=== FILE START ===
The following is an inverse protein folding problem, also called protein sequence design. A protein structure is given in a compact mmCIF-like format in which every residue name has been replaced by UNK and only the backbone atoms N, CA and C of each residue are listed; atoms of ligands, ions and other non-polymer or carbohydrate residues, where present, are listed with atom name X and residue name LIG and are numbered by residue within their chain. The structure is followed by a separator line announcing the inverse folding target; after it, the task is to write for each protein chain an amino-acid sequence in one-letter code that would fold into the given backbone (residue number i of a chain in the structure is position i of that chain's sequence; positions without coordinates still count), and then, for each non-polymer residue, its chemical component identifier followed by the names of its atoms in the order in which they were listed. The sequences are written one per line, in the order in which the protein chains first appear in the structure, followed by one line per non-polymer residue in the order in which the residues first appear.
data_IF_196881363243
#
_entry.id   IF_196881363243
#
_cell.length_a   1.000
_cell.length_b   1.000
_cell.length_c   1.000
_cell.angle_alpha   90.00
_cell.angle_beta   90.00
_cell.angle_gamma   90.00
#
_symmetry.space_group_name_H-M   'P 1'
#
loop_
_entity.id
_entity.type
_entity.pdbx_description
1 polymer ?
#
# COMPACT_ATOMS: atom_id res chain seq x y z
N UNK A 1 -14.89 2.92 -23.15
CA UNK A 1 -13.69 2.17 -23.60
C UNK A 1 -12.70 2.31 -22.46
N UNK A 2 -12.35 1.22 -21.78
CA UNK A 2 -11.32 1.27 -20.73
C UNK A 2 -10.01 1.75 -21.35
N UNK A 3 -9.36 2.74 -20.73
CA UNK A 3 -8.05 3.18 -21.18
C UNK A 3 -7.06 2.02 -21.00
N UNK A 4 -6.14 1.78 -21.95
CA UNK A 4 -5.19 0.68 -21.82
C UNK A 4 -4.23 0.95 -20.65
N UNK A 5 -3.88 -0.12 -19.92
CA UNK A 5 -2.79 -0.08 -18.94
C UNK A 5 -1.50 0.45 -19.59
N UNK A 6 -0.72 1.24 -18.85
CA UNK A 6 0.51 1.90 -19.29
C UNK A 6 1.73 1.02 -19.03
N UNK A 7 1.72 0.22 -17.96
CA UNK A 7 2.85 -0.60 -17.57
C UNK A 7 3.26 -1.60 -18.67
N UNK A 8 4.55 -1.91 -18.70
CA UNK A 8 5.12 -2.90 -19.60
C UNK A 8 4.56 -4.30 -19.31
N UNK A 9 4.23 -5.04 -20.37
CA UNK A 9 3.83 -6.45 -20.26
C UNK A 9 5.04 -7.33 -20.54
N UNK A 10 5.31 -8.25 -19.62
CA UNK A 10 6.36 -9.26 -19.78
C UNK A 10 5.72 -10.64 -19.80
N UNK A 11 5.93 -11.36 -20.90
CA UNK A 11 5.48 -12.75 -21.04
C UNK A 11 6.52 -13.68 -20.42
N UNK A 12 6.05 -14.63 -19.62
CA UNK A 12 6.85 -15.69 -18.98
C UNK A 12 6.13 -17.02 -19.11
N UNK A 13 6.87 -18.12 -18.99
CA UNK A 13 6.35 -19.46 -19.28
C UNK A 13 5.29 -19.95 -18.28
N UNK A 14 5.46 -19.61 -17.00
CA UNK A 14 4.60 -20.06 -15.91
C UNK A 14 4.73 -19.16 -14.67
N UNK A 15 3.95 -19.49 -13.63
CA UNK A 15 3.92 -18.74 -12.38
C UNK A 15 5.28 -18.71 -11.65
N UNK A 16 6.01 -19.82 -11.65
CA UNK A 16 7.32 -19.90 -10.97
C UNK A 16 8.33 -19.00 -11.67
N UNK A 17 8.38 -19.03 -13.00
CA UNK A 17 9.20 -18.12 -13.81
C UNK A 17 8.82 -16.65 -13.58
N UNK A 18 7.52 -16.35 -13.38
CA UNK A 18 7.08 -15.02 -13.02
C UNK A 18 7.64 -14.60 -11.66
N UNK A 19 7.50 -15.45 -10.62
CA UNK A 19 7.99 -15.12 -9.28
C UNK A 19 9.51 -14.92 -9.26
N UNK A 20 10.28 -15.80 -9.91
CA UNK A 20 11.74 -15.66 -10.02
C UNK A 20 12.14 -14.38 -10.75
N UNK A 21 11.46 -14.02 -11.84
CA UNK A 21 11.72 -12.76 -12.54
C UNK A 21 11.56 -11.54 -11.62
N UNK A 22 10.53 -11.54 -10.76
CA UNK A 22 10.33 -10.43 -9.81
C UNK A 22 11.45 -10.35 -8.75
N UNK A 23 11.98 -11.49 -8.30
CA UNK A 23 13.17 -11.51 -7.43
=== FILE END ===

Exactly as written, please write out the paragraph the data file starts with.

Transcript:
The following is an inverse protein folding problem, also called protein sequence design. A protein structure is given in a compact mmCIF-like format in which every residue name has been replaced by UNK and only the backbone atoms N, CA and C of each residue are listed; atoms of ligands, ions and other non-polymer or carbohydrate residues, where present, are listed with atom name X and residue name LIG and are numbered by residue within their chain. The structure is followed by a separator line announcing the inverse folding target; after it, the task is to write for each protein chain an amino-acid sequence in one-letter code that would fold into the given backbone (residue number i of a chain in the structure is position i of that chain's sequence; positions without coordinates still count), and then, for each non-polymer residue, its chemical component identifier followed by the names of its atoms in the order in which they were listed. The sequences are written one per line, in the order in which the protein chains first appear in the structure, followed by one line per non-polymer residue in the order in which the residues first appear.